Bran Castle

Bran Castle –Courtesy of Bran Castle

Vlad Tepes, a.k.a. Vlad Dracul had NOTHING to do with Bran Castle as far as a residence… unless of course you count his two-month imprisonment. Perhaps he sent some minions to sack it at some point, history doesn’t say. The Bran lords were no fans of Vlad Tepes.

The castle became associated with the legend thanks to Bram Stoker, the author of the tale whose description of Dracula’s Transylvanian castle resembled it.

Bran Castle sits on the mountain overlooking a valley split by a river. While Stoker never set foot in Transylvania, he reportedly took inspiration from an illustration from Charles Boner’s book, Transylvania: It’s Product and It’s People, (London: Longman’s, 1865). *

The real Dracula or Vlad Dracul, held court in Wallachia from 1456-1462 and again in 1476. He was better known as Vlad the Impaler for his nasty habit of skewering folks on spears and leaving them “hung out to dry” in the sun. He was not someone you wanted to tick off… His castle is but a ruin these days.

Stoker published “Dracula” in 1897. Count Dracula’s name emerged from the Crusader Order of the Dragon. Both the real Vlad and his father were members of this organization. Transylvania’s people have spread myths and legends of ghosts, sorcerers, and vampires for centuries. This became the basis for the story. Stoker did not link his character to Vlad the Impaler. He did not wish people to believe his work to be historical.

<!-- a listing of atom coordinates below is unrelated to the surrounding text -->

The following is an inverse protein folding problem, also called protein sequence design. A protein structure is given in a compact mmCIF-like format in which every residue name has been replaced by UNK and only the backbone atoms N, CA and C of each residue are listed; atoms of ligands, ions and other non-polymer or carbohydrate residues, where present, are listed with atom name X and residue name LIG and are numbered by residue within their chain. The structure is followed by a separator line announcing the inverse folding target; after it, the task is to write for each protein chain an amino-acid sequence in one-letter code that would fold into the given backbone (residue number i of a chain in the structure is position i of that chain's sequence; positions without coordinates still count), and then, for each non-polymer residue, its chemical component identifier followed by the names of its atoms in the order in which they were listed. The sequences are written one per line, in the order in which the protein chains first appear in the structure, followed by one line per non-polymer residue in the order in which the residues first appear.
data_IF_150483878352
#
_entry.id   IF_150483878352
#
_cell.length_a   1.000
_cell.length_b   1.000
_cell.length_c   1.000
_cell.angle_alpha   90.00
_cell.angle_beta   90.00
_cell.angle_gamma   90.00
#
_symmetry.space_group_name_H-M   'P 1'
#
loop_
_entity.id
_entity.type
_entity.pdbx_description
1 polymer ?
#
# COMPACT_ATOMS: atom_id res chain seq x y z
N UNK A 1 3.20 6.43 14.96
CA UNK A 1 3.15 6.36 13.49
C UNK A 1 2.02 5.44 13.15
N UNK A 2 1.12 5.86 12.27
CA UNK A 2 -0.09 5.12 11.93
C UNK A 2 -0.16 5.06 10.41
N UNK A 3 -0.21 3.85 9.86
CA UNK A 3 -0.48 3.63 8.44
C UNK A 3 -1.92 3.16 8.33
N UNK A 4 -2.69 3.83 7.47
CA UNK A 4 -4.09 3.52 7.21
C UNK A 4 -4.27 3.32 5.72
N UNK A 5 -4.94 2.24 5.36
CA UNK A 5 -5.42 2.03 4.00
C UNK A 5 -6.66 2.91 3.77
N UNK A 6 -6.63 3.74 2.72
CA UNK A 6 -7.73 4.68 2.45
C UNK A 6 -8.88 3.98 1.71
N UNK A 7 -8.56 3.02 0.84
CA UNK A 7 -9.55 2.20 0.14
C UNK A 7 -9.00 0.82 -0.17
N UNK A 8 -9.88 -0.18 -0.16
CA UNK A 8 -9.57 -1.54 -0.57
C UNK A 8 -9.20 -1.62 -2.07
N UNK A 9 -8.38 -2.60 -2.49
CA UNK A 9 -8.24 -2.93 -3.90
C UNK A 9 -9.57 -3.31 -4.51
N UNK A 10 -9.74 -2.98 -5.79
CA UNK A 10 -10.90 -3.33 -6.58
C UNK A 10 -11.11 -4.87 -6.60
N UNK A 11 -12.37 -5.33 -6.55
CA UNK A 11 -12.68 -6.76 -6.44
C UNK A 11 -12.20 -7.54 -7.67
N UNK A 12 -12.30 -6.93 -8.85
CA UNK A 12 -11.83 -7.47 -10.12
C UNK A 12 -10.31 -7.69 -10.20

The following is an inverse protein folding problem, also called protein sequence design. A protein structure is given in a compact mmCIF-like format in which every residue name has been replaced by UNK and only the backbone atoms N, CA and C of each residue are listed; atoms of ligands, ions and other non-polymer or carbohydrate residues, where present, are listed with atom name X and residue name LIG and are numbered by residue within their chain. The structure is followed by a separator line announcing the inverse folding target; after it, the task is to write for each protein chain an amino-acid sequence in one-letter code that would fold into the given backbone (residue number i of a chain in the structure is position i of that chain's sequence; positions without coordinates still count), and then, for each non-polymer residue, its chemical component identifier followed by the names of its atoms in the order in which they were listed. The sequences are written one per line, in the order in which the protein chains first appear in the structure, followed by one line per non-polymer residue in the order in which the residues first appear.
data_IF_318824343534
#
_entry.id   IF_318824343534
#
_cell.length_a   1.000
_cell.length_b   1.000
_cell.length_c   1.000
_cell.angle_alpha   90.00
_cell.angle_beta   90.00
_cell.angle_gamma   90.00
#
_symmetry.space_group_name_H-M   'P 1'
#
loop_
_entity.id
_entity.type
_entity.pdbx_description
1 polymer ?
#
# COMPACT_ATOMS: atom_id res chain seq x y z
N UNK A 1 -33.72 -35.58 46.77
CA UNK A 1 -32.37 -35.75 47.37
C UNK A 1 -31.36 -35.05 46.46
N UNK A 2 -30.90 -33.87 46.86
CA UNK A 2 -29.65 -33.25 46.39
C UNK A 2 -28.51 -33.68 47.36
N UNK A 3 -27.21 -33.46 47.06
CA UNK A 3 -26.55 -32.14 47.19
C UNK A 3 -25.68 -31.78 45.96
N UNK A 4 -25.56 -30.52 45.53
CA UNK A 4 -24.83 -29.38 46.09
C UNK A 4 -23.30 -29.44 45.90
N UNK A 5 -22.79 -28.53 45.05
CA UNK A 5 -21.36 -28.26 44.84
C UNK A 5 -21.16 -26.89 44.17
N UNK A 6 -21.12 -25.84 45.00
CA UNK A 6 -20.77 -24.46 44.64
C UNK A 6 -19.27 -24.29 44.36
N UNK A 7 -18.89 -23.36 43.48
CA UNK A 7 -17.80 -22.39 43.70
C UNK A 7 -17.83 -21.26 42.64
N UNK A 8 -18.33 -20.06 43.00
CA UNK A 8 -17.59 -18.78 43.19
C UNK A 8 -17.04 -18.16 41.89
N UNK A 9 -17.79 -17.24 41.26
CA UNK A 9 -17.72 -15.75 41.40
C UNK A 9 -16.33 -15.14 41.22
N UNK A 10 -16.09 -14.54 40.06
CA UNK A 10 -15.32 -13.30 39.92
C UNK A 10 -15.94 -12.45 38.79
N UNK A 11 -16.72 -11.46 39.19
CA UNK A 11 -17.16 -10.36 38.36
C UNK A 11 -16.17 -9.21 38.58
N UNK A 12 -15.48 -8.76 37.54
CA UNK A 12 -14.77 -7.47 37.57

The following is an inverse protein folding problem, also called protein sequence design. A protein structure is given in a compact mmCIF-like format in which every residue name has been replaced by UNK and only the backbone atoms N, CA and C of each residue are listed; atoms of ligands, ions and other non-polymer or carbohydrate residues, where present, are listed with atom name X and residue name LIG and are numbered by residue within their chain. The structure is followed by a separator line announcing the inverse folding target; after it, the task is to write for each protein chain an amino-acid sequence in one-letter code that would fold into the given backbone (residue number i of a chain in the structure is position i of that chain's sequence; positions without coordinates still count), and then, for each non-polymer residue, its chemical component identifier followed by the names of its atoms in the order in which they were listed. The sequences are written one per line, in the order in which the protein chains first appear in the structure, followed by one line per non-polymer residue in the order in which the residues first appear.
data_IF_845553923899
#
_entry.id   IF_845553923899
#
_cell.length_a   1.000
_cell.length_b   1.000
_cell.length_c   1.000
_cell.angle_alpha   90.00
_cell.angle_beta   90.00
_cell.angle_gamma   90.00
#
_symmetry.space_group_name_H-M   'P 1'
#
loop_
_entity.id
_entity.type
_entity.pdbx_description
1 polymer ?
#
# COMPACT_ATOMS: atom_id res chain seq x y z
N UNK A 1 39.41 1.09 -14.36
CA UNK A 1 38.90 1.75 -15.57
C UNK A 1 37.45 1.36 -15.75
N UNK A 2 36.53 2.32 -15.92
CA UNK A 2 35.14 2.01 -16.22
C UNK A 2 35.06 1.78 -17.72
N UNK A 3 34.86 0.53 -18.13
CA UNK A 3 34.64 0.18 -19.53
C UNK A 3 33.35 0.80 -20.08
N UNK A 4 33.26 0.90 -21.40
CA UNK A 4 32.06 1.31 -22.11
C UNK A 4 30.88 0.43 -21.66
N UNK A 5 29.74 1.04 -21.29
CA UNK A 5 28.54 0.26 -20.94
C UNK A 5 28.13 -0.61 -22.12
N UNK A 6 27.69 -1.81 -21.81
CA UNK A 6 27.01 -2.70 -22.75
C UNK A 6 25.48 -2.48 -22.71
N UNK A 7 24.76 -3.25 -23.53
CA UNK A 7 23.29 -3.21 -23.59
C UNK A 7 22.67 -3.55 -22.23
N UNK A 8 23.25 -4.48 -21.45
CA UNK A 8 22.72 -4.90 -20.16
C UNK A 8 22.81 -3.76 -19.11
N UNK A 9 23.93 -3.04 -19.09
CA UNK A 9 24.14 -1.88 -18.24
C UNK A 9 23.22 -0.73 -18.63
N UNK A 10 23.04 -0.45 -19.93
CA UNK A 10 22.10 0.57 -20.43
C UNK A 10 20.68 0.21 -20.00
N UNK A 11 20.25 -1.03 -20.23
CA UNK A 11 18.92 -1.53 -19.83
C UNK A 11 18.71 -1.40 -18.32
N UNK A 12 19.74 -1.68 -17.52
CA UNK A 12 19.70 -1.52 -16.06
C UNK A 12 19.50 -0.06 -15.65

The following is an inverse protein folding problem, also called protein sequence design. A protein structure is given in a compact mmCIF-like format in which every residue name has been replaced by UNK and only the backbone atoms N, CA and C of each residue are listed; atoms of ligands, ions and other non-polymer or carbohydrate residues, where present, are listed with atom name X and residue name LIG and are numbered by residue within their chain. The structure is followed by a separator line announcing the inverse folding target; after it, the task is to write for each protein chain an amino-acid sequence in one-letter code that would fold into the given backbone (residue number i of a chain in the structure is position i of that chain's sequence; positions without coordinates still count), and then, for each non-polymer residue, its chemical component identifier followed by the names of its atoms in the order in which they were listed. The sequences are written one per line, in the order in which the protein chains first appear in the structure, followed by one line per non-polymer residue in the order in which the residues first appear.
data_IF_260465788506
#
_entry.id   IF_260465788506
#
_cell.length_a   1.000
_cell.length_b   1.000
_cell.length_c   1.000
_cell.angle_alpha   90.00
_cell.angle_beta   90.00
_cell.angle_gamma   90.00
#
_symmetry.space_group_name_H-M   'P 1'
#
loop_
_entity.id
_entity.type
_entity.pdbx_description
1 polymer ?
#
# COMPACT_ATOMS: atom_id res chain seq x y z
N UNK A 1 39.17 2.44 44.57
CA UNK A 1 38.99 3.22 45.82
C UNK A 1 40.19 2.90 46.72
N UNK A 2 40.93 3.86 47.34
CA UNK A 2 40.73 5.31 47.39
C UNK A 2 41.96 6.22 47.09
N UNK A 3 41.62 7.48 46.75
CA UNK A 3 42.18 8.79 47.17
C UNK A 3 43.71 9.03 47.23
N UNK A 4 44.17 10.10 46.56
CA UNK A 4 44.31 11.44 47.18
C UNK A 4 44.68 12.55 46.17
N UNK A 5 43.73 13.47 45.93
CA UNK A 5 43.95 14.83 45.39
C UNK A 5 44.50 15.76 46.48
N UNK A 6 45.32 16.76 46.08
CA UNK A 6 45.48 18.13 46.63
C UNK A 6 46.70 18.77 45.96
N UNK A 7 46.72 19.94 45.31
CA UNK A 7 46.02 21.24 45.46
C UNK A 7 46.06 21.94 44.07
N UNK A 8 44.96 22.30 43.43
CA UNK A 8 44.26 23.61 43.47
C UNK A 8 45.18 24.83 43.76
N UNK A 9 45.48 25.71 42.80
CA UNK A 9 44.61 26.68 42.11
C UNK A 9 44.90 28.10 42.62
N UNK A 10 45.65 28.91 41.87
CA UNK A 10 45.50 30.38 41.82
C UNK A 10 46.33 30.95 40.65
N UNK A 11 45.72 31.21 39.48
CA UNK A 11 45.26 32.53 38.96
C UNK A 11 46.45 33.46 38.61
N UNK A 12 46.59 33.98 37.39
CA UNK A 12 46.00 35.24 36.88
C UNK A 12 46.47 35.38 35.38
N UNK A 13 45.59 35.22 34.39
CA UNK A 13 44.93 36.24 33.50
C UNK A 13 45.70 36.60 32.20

Built by King Louis of Anjou in 1377, Bran fortress was perfectly positioned for a wide view of the surrounding area. The castle was not so much a military outpost as a trading one. It was one of the main trans-Carpathian passages for trade. Taxes were collected in the customs houses stand today at the base of the castle. Military invasions passed through en route to battle or decided to have their war on the premises.

German merchants from Brasov needed to pass through Bran to trade with Walachia. These merchants refused to obey trading laws set by Vlad. He attempted to set them straight through several altercations. One of these resulted in his incarceration, I presume.

Bran has changed hands over a few hundred years. It fell in disrepair when the border, and therefore, military routes changed. After the Russian-Turkish-Romanian War it was restored between 1833 and 1886. It wound up in the hands of the Brasov Forestry until 1918. **

Bran stands today, a grand reminder of medieval times. It’s beauty and presence is breathtaking. You can visit this glorious fortress. Bran holds various events throughout the year. For more information click on this link: